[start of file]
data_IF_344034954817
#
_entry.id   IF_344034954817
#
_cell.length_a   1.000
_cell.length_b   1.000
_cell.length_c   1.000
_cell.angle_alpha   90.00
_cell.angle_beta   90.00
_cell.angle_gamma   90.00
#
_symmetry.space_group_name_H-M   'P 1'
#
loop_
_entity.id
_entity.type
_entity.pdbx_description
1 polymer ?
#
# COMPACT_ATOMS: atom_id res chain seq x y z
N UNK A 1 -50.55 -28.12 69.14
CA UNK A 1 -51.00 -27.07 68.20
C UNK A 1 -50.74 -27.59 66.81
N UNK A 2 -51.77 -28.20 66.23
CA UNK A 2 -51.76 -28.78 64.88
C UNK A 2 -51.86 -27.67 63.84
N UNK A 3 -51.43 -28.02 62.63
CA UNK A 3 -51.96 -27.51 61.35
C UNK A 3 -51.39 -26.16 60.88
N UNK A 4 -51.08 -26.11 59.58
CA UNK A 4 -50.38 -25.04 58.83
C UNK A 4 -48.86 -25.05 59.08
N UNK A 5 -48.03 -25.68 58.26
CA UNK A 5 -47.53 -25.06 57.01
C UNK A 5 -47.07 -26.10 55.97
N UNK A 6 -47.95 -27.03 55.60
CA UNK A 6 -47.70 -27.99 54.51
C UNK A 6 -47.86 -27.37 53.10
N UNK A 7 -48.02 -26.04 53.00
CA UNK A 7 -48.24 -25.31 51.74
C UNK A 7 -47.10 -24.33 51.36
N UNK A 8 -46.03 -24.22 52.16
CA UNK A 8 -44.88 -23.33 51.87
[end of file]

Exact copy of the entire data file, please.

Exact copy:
data_IF_344034954817
#
_entry.id   IF_344034954817
#
_cell.length_a   1.000
_cell.length_b   1.000
_cell.length_c   1.000
_cell.angle_alpha   90.00
_cell.angle_beta   90.00
_cell.angle_gamma   90.00
#
_symmetry.space_group_name_H-M   'P 1'
#
loop_
_entity.id
_entity.type
_entity.pdbx_description
1 polymer ?
#
# COMPACT_ATOMS: atom_id res chain seq x y z
N UNK A 1 -50.55 -28.12 69.14
CA UNK A 1 -51.00 -27.07 68.20
C UNK A 1 -50.74 -27.59 66.81
N UNK A 2 -51.77 -28.20 66.23
CA UNK A 2 -51.76 -28.78 64.88
C UNK A 2 -51.86 -27.67 63.84
N UNK A 3 -51.43 -28.02 62.63
CA UNK A 3 -51.96 -27.51 61.35
C UNK A 3 -51.39 -26.16 60.88
N UNK A 4 -51.08 -26.11 59.58
CA UNK A 4 -50.38 -25.04 58.83
C UNK A 4 -48.86 -25.05 59.08
N UNK A 5 -48.03 -25.68 58.26
CA UNK A 5 -47.53 -25.06 57.01
C UNK A 5 -47.07 -26.10 55.97
N UNK A 6 -47.95 -27.03 55.60
CA UNK A 6 -47.70 -27.99 54.51
C UNK A 6 -47.86 -27.37 53.10
N UNK A 7 -48.02 -26.04 53.00
CA UNK A 7 -48.24 -25.31 51.74
C UNK A 7 -47.10 -24.33 51.36
N UNK A 8 -46.03 -24.22 52.16
CA UNK A 8 -44.88 -23.33 51.87